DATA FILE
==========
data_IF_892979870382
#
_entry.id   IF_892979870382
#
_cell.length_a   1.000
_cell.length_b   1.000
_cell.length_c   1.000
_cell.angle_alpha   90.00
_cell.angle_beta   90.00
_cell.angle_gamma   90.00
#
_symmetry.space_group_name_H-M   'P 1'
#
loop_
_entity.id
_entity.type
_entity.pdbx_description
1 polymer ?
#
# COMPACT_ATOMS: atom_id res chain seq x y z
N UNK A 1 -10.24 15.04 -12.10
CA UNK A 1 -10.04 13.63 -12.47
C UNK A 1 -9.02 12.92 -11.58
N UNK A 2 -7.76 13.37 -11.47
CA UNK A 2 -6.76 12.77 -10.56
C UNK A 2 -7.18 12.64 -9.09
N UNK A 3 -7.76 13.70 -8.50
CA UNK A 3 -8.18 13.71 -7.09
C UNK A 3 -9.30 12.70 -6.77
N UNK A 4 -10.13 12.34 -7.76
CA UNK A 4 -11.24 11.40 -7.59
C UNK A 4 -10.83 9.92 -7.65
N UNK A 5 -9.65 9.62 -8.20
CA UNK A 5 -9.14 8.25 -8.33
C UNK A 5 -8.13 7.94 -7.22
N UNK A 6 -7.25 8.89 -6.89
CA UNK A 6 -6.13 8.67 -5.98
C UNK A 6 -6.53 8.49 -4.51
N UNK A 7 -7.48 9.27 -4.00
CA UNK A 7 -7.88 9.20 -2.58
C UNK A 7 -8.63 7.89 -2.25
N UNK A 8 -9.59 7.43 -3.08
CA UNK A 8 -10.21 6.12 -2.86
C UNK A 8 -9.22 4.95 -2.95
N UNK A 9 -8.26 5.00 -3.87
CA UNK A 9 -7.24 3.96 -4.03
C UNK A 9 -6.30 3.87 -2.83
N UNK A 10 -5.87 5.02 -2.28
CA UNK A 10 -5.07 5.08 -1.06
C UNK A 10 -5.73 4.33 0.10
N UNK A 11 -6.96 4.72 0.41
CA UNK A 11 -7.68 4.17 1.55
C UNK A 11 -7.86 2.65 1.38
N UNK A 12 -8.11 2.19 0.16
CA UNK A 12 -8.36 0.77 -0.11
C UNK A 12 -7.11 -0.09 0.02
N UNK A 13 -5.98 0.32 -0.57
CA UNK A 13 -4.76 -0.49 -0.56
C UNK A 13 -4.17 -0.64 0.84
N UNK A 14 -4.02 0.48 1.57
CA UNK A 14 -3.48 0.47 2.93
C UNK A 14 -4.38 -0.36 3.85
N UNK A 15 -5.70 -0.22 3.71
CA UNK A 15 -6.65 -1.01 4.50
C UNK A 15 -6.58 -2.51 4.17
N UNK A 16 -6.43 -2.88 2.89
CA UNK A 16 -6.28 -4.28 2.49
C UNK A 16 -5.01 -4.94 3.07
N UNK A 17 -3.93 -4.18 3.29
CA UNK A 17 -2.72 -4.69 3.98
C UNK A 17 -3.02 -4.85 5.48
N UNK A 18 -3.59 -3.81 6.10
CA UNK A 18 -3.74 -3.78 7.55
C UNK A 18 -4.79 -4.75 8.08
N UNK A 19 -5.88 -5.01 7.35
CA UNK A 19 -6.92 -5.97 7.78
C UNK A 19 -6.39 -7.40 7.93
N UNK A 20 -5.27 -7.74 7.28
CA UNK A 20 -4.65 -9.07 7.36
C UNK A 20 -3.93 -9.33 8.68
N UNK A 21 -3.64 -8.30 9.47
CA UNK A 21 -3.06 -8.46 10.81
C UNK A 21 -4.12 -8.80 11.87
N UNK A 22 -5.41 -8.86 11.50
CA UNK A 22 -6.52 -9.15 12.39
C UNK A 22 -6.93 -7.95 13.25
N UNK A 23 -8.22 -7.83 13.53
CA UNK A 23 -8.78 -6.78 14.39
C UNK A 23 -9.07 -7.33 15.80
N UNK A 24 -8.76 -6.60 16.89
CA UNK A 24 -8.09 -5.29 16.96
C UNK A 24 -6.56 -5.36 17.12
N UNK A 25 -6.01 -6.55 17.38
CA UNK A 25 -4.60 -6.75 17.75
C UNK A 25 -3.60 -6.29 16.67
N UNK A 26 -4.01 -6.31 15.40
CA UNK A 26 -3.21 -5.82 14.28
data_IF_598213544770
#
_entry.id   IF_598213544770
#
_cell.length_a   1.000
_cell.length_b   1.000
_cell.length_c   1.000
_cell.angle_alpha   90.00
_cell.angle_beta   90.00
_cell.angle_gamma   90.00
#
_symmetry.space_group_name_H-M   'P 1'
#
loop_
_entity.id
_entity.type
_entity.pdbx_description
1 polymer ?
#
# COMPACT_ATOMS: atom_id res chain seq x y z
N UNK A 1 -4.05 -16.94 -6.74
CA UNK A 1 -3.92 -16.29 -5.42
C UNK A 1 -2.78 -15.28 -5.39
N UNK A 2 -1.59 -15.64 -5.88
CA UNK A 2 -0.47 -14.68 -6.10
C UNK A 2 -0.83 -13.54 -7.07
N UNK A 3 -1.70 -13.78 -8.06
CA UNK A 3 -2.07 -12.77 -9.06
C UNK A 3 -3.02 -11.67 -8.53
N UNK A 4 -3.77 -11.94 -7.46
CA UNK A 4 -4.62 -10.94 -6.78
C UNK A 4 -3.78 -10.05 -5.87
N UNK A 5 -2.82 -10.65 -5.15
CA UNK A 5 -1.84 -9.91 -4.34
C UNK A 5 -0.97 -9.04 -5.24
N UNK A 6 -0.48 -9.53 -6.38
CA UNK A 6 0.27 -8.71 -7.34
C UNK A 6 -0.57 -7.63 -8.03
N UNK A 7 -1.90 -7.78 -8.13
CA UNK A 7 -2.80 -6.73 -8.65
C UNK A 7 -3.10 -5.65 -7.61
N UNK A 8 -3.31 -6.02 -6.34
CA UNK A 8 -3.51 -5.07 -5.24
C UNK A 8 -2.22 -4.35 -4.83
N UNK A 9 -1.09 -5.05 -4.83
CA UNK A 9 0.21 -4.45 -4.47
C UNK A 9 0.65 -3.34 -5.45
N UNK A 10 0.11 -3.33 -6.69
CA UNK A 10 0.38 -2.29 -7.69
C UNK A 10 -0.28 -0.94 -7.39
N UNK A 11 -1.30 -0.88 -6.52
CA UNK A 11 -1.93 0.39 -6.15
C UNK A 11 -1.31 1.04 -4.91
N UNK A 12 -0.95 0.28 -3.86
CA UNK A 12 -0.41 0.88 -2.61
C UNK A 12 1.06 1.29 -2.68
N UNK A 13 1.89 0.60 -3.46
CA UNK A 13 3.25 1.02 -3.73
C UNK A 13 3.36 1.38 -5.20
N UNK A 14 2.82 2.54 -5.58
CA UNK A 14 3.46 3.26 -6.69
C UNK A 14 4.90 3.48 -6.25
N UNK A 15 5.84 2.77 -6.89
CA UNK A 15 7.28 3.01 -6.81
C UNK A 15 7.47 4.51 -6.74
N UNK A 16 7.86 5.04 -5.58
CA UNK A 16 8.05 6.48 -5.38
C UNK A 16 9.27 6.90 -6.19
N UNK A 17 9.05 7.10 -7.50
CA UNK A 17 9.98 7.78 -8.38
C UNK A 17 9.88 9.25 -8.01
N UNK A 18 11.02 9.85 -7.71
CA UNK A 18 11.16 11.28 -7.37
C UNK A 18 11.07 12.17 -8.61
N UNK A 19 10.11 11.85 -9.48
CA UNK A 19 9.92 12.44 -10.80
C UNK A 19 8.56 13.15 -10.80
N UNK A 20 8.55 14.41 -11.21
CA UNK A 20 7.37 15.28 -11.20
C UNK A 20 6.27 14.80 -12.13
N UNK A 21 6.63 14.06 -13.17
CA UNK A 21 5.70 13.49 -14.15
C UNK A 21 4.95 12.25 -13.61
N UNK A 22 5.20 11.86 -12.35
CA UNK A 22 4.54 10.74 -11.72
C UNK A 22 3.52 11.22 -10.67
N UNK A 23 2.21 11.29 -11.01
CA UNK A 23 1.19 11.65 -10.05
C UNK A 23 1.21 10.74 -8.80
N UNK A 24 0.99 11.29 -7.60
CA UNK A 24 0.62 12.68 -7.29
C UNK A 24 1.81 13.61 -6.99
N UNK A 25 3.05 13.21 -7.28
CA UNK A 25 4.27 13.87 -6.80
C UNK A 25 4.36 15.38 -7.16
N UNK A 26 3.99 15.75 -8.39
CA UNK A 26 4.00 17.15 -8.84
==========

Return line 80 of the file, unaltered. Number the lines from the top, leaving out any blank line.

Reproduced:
C UNK A 20 -3.93 -9.33 8.68